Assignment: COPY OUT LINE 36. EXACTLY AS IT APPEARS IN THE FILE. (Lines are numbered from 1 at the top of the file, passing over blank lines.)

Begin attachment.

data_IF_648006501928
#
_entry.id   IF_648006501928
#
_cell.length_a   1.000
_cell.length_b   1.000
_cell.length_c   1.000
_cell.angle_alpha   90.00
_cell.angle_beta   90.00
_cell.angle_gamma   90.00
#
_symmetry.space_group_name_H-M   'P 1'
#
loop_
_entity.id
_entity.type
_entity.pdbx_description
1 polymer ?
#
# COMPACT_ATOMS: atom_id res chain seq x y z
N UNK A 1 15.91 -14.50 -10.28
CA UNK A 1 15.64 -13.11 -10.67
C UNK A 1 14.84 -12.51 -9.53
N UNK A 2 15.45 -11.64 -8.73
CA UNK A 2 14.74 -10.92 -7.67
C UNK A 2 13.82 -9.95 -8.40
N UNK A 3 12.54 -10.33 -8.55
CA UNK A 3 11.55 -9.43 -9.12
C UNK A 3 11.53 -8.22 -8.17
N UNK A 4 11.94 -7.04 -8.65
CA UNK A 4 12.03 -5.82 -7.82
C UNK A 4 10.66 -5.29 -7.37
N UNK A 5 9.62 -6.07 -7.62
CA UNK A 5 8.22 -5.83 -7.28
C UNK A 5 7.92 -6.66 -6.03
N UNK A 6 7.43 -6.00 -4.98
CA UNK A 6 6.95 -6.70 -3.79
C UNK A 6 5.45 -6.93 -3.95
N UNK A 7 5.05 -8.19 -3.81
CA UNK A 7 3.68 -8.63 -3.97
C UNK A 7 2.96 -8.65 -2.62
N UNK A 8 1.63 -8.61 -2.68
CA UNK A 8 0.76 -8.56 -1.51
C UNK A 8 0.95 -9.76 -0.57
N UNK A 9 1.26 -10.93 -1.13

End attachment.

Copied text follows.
N UNK A 6 7.43 -6.00 -4.98